A former congressional campaign manager entered the fifth guilty plea in an investigation that has ensnarled the inner circle of the previous speaker of the Connecticut House of Representatives.
Joshua Nassi, 34, who worked as campaign manager for then-Speaker Christopher Donovan during his ill-fated 2012 run for Congress, pled guilty to a conspiracy charge before a judge in U.S. District Court in New Haven last Friday. In a deal with prosecutors, Nassi admitted to making a false statement to the Federal Elections Commission but was assured that he will not face any other charges or be required to testify against anyone. The charge is a felony that may result, at most, in five years in prison and a $250,000 fine.
Nassi admitted to accepting “straw” donations for Donovan’s campaign, when owners of Connecticut tobacco shops gave funds to individuals without formal connections to the tobacco industry, who then gave the money to the campaign. Along with Donovan’s former campaign finance director Robert Braddock, Nassi is accused of running a “pay-to-play” scheme, in which he and Braddock agreed to thwart state legislation that would levy new taxes on the shops in exchange for the donations. In total, the improper donations amounted to $27,500.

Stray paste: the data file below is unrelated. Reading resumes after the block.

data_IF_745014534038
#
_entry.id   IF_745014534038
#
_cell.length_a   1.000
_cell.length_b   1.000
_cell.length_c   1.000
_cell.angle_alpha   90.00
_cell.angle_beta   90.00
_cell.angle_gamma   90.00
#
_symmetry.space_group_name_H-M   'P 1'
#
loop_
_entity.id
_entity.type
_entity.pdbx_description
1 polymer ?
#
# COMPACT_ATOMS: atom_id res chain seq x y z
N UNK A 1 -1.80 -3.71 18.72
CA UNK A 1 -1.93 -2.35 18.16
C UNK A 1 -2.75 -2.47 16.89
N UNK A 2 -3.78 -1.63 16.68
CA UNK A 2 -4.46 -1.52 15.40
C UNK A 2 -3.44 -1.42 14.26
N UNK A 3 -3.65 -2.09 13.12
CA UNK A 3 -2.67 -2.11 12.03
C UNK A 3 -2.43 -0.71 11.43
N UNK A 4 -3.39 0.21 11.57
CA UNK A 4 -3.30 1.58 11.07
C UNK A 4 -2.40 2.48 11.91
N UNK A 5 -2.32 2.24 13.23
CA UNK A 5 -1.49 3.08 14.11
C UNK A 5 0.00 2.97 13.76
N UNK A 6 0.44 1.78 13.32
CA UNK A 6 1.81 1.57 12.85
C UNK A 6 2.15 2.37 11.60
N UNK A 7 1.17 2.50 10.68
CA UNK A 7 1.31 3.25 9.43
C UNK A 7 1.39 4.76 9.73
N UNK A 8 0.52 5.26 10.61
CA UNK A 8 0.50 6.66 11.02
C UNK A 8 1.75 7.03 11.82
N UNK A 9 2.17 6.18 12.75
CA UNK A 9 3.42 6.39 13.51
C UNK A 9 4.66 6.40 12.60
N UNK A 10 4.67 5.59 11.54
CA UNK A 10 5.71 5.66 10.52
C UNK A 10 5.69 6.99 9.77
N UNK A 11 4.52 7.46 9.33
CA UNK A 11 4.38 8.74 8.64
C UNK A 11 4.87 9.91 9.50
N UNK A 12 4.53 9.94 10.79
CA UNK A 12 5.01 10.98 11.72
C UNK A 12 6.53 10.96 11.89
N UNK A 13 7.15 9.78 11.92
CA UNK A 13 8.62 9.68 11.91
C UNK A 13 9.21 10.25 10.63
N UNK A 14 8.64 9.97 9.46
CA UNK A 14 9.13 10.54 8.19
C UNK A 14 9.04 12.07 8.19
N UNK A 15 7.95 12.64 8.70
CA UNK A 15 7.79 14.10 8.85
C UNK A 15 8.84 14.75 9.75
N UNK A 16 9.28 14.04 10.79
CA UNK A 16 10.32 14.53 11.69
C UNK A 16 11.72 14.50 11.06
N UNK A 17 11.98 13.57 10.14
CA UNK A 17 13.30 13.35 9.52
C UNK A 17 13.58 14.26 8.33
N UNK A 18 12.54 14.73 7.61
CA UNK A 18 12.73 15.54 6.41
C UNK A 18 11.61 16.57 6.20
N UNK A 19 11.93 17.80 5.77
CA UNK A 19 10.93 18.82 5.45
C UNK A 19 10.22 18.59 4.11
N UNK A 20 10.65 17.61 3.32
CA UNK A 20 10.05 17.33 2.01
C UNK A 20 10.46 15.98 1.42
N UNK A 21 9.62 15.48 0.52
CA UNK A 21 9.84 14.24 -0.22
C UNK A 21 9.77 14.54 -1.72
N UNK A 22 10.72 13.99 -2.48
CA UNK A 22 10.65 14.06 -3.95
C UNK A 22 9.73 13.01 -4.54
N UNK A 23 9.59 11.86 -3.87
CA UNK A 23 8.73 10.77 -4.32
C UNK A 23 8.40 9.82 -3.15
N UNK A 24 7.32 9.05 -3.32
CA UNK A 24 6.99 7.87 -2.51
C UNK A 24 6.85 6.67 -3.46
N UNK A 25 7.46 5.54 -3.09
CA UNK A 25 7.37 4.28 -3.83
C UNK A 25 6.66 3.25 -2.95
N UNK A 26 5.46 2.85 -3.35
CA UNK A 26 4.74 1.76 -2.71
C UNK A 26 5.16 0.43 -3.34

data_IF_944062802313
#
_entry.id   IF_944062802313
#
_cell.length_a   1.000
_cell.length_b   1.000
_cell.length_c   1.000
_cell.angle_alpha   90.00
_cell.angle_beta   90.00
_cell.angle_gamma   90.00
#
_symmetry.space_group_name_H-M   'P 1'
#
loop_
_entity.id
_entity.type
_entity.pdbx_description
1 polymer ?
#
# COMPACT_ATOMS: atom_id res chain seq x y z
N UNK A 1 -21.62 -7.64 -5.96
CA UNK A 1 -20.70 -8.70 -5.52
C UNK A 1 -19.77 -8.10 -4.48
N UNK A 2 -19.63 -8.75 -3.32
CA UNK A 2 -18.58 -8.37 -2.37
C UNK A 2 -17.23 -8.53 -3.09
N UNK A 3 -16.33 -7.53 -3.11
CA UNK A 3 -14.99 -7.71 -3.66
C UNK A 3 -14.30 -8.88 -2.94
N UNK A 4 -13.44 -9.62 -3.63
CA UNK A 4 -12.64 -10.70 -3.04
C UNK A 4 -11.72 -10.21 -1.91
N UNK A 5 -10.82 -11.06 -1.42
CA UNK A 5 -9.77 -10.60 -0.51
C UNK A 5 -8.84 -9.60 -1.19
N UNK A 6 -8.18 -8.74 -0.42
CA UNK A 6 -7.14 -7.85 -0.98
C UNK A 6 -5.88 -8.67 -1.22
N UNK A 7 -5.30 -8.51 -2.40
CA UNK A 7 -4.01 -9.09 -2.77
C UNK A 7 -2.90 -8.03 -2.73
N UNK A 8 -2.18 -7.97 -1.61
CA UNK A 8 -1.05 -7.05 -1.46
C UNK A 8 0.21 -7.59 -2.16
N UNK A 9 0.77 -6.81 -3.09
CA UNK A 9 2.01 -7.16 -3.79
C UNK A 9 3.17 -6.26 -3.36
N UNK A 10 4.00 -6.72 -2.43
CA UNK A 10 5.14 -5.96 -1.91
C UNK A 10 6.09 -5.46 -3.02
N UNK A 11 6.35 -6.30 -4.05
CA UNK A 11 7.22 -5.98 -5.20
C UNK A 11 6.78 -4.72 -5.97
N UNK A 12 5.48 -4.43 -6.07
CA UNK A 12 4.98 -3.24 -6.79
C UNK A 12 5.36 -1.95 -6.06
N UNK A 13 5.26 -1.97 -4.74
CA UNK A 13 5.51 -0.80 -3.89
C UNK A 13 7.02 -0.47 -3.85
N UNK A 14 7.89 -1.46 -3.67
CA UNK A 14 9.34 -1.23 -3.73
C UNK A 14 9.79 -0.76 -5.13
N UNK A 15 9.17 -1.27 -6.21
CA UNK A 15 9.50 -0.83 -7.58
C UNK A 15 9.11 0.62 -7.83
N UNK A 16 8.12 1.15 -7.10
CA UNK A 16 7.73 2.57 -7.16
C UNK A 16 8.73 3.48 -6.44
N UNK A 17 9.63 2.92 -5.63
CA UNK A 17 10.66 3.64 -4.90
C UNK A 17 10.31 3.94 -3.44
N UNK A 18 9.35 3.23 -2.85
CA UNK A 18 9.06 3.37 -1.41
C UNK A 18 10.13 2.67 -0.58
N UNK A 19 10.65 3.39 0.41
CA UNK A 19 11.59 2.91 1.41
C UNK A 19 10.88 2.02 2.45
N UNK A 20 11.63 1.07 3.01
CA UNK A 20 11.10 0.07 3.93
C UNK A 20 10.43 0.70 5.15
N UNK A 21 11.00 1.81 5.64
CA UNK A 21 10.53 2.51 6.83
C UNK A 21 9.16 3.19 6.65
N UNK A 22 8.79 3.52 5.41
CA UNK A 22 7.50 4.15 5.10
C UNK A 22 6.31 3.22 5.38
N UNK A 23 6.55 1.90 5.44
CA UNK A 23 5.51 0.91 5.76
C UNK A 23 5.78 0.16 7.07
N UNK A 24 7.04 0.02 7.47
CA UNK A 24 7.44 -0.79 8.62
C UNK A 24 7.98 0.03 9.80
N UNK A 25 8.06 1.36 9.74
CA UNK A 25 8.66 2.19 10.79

“I knew that there were contributions given to the campaign that were in the name of others,” Nassi told the court. “I allowed those contributions to be accepted by the campaign, knowing they would be submitted to the FEC.”
Judge Janet Arterton, who presided over Friday’s plea hearing, will sentence Nassi on July 16. In the meantime, he remains free on a $100,000 bond, which is backed by his mother’s house in Fairfield, Conn.
Nassi’s attorney, William Bloss, said he remains confident in the wake of the plea that Arterton will hand down a less severe sentence than the maximum penalty, suggesting that Nassi’s otherwise clean criminal history might lead the judge to exercise leniency.
“I expect that she is going to put together a fair sentence that reflects all of the issues that she has to take into consideration,” Bloss said Wednesday.
According to Bloss, Nassi has had no contact with Donovan, who has not been accused of any wrongdoing, this year. Shortly after news of the campaign finance scandal broke in the spring of 2012, Donovan lost his bid for the Democratic nomination for Connecticut’s 5th Congressional District to Elizabeth Esty, who went on to win the seat in November.
Nevertheless, Donovan issued a two-sentence statement on Friday lamenting the recent turn of events, but also maintained his distance from Nassi.
Nassi’s plea came on the same day as another guilty plea from an individual involved in the scandal, this time an employee of Waterbury’s Smoke House Tobacco, Ben Hogan. Hogan also faces up to five years in prison.
“Today’s guilty pleas serve as a reminder that there are consequences for those who undermine the integrity of the legislative process by engaging in a concealed pay-to-play system,” FBI Special Agent in Charge Kimberly Mertz said in a statement issued Friday.
Approximately two-thirds of the “straw” funds funneled to Donovan’s campaign came from an undercover FBI agent posing as an investor in a roll-your-own tobacco shop.